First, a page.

A belated congratulations to the Memento team on the publication of their RFC and Google Chrome plugin for the Memento WWW time travel protocol. A fan of the Internet Archive Wayback Machine? Ever look at the history of a Wikipedia page? Curious to know about changes to a particular web page? The first is now easier to access…the second is a work in progress…and the third may come to a website near you. See what I mean through this demonstration video.
Welcome to the Disruptive Library Technology Jester. From here you can browse the musings and visions of a library technologist as he walks the fine line between the best of the library profession on one side and the best of technology on the other.
You can navigate through DLTJ several ways. Your first stop might be the introductory material about this blog and the jester himself under the "about" heading to the left. Another way would be to pick a facet below to browse: "by cagetory" for a rough categorization of postings, "by tags" for a finer granularity of topics, or "by date" for a chronological view. Third, use the search box in the left column as a keyword approach to content in DLTJ. And last, recent postings by the Jester can be found below the faceted list.
I hope you enjoy your visit. Please feel free to leave comments where you'd like or contact me directly.
A colleague e-mailed me the other day expressing appreciation for the DLTJ blog in part, and also describing a mystery that she is running in her library:
Because I am staring out the window, at yet another snow-storm-in-the-works, having just learned that school is called off AGAIN (waiting for the library urchins to pour in), I am trying to get caught up on life outside of a small prairie town.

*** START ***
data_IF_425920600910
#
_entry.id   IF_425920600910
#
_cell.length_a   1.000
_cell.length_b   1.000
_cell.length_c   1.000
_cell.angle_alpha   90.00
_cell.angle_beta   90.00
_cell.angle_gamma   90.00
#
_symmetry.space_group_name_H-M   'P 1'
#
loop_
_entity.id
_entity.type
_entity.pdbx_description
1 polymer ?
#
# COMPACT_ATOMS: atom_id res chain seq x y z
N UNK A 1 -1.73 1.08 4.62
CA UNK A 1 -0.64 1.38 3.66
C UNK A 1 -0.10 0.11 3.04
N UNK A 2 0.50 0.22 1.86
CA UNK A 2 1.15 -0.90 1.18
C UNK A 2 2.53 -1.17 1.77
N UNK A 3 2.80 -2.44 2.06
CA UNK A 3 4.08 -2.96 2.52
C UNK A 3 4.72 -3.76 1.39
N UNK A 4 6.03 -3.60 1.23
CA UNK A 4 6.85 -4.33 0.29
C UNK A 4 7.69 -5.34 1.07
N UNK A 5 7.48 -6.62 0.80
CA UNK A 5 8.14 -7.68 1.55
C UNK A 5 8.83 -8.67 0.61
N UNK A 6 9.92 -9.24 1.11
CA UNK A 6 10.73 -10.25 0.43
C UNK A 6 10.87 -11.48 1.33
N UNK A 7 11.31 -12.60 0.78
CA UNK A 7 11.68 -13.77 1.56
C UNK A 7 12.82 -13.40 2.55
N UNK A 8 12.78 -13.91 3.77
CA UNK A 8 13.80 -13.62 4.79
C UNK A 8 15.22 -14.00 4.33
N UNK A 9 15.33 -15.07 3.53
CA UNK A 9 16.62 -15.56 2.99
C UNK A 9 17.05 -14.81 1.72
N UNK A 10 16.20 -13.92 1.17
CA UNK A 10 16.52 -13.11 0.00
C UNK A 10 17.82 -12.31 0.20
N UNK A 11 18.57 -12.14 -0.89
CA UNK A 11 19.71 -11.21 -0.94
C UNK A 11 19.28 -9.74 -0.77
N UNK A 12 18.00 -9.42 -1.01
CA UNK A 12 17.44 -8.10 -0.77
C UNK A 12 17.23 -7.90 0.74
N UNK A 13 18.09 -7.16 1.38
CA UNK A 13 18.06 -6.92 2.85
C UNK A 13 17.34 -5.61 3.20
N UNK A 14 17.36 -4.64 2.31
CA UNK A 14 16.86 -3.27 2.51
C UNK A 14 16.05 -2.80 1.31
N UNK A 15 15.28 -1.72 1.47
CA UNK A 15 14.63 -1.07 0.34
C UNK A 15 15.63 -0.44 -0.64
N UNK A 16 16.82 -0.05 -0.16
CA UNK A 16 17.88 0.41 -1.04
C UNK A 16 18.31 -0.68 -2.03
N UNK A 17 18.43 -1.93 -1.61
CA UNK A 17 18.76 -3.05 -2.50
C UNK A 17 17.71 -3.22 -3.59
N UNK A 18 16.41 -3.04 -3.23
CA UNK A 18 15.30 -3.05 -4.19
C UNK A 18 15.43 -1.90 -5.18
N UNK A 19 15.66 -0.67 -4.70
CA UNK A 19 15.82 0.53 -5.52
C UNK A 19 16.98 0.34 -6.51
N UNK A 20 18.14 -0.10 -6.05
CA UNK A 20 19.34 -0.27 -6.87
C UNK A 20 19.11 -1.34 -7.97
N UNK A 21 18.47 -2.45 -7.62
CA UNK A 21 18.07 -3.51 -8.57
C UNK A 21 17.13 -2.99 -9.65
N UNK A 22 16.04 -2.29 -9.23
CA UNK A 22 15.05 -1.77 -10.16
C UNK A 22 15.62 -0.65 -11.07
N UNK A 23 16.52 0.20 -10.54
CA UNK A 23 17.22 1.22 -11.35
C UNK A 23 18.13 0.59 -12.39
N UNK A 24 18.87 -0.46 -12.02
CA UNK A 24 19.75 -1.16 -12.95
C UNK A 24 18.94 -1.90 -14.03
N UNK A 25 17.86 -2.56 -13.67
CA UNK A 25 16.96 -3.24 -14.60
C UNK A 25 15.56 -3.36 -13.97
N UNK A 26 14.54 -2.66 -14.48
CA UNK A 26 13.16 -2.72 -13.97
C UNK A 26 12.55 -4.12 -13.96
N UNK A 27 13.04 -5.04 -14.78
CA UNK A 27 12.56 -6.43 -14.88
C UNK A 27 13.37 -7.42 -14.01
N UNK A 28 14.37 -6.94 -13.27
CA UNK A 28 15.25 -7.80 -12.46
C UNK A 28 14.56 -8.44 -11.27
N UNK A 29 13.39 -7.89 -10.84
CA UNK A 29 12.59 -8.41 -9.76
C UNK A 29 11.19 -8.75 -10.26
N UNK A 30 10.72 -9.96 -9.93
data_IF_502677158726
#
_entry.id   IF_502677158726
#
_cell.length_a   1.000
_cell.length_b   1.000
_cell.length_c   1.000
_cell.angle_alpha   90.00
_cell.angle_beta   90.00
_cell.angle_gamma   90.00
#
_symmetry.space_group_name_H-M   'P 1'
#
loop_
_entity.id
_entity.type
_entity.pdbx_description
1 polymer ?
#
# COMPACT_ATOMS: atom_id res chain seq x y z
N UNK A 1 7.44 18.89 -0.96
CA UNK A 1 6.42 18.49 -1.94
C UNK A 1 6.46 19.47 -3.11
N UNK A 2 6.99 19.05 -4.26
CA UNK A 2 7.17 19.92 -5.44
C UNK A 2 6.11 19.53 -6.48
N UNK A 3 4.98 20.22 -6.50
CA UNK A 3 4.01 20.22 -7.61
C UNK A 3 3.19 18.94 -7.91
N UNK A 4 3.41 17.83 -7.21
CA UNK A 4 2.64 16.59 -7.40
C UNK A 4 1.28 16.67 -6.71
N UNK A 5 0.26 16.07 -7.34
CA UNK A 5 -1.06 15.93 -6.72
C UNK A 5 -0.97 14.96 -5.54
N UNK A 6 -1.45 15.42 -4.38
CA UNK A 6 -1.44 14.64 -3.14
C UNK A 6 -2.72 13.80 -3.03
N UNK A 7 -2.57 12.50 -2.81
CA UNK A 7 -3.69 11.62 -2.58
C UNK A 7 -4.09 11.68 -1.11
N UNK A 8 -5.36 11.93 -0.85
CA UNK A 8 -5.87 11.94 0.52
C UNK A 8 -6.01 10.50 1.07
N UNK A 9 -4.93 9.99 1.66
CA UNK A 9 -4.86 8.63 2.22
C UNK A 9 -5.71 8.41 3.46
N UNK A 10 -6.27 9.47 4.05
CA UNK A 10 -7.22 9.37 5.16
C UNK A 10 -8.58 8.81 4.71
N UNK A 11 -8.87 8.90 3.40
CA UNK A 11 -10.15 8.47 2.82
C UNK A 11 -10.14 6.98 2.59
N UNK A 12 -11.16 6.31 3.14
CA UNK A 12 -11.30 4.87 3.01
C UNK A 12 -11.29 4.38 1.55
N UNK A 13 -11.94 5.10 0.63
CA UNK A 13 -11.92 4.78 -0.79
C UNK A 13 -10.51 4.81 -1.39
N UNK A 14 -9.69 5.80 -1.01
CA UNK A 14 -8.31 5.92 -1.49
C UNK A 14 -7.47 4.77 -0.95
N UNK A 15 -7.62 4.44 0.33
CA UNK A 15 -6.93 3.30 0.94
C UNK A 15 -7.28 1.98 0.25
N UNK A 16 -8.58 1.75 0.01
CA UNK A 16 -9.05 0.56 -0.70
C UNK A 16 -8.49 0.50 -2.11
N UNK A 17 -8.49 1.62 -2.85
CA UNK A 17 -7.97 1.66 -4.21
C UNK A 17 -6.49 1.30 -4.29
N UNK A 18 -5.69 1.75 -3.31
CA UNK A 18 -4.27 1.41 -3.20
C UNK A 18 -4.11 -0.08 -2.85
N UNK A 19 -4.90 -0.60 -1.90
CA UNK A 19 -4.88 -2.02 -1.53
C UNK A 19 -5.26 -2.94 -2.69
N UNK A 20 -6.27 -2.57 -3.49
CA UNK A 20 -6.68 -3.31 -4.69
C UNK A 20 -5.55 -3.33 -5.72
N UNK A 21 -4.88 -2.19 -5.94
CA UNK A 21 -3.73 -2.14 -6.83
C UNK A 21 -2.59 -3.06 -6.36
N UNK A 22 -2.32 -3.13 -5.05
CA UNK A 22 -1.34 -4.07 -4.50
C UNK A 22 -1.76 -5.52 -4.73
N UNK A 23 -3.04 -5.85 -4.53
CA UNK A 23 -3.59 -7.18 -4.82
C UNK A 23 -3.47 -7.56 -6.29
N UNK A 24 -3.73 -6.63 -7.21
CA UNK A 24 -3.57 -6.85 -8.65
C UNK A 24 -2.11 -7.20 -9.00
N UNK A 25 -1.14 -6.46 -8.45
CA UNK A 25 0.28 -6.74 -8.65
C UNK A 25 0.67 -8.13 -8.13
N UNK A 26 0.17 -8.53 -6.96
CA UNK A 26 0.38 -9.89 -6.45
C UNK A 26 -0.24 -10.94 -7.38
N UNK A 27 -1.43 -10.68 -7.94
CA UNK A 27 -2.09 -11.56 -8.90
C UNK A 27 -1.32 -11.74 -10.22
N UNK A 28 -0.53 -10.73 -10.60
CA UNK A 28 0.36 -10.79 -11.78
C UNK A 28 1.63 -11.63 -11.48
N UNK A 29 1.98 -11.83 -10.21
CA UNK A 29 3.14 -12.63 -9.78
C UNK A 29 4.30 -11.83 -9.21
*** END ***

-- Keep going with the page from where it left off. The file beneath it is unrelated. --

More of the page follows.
To combat some serious winter blues (and who doesn’t have them this year?), we have decided to have a just-for-fun “crime spree” at our library. Thus far, the local Chief of Police has no leads (he has graciously agreed to participate and has been kept in the dark as to the identities of the perpetrators). We decided that having a crime spree might be a more interesting way to get people to talk about the library.
During the American Library Association meeting in Chicago in 2013 I gave an “ignite” talk on open source software in libraries. (The “ignite talk” format, if you’re not familiar, is one in which “each speaker is allocated five minutes of presentation time and is accompanied by 20 presentation slides. During presentations, each slide is displayed for 15 seconds and then automatically advanced.”1 ) The talk was geared to inspiring community involvement and commitment in open source projects. The abstract:
The open source method for developing software works best when everyone contributes a little bit to the process. Do you benefit from open source? Do you wish the open source you use was a little better? Don’t know why the community nature of open source is important? Hear what you can do to make the world a better place by nudging your favorite open source project along a path to perfection.
Share your story of implementing an open source system at your library. If selected, you will get paid to develop a case study of your open source system adoption experience and learning.
LYRASIS, in partnership with the Andrew W. Mellon Foundation, is seeking academic and public libraries to share their experiences with open source systems, such as content repositories or institutional repositories, integrated library systems, or public-facing websites. The two selected case studies will be available on FOSS4Lib.org. This effort, part of the larger LYRASIS Digital initiative, is a continuation of LYRASIS working with libraries and other cultural heritage organizations to learn about, evaluate, adopt, and use open source software systems.